Once Upon Otero Road
There is a tree I pass twice daily on the way to and from work. It's an old cottonwood with rough bark and gnarled branches twisting ever upward. It marks the top of a road with too many speed bumps for comfort and efficiency of travel, but it's the route to family and friends. The tree is older than I am; I can't remember a time it wasn't there, standing vigil as a faithful landmark.
One of the tree's most charming qualities was a bit of a secret it held; only after its large, shady leaves had turned autumn brown and dropped to litter Otero Road did one learn its mystery. Those twisted branches, when bare, showed off a loving silhouette of a large, Valentine heart. As much as I detest the cold, I'd look forward to nature telling me she loved me every morning on my way to the office, and again at night when I'd return exhausted from a long day of the mundane.
One day several years ago, on a day much like any other, I drove by my arboreal friend, only to discover county road department laborers chopping away at this beloved cottonwood. Perhaps some branches were hanging a bit too low and were a hazard to drivers and pedestrians should the infamous New Mexico wind kick up, but like getting a haircut from the local cosmetology school, my tree was being transformed, whether it liked it or not. At once, the east limbs crashed to the ground, and half the heart was gone.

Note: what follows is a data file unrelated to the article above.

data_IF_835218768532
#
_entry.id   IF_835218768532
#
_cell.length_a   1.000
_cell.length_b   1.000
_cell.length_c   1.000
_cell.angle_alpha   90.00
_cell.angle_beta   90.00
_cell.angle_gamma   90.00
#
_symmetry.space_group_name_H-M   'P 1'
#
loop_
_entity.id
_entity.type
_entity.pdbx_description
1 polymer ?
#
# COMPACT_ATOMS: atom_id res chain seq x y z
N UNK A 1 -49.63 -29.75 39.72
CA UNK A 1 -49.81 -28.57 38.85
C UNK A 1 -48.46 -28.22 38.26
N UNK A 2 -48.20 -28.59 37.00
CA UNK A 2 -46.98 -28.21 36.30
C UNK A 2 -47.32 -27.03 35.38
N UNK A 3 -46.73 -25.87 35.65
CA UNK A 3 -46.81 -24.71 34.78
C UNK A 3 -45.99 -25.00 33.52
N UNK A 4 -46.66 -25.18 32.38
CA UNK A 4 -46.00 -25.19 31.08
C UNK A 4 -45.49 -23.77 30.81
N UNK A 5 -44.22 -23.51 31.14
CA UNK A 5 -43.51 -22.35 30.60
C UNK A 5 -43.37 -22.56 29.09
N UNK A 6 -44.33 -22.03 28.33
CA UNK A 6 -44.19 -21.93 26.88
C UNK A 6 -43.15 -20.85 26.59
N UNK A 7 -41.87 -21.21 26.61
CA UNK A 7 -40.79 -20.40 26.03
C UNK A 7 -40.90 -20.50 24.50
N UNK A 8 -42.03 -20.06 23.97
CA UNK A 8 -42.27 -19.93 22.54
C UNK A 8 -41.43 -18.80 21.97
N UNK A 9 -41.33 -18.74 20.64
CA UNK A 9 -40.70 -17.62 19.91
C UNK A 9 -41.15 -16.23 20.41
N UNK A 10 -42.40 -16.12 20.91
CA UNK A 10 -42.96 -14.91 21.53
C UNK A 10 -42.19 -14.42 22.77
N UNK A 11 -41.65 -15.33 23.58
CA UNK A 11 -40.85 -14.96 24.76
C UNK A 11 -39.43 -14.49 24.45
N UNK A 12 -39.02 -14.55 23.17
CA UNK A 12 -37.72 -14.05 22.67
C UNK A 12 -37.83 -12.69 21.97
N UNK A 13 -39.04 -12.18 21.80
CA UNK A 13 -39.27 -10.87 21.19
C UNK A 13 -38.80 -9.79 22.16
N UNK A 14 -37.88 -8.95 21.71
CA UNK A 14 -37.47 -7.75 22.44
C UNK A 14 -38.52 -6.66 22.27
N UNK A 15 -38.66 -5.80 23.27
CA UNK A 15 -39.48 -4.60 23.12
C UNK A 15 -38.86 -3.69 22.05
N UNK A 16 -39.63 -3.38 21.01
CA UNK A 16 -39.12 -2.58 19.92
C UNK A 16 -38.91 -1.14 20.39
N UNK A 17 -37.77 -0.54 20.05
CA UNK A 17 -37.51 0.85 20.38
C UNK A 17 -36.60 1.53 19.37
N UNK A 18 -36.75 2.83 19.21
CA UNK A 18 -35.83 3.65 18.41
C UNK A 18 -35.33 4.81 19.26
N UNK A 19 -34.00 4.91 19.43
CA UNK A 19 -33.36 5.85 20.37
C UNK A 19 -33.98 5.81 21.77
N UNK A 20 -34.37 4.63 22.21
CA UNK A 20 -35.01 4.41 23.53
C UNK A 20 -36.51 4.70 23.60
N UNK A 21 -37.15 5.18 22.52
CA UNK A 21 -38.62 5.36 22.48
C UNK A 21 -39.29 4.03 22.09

The massacre resonated with me, as only months before I'd had my own heart torn in half. It was worst in the dead of winter, when all the emotions were raw and exposed, and I'd not had time to grow new cover to camouflage my pain. Even into that summer the cottonwood simply didn't look RIGHT. I suspect I looked much the same. Though the trim was inevitable-- I see that now-- God took more of my heart than I'd been prepared to give.
It has taken many years, but my tree is much recovered. In the summer, when all is right in the world, you'd hardly notice its lopsidedness. And though the better part of a decade has passed, I'm pleased to say those amputated branches have grown anew, stronger and lovelier than before. Without any coaching, a new heart is growing, perhaps better than before. It simply took time.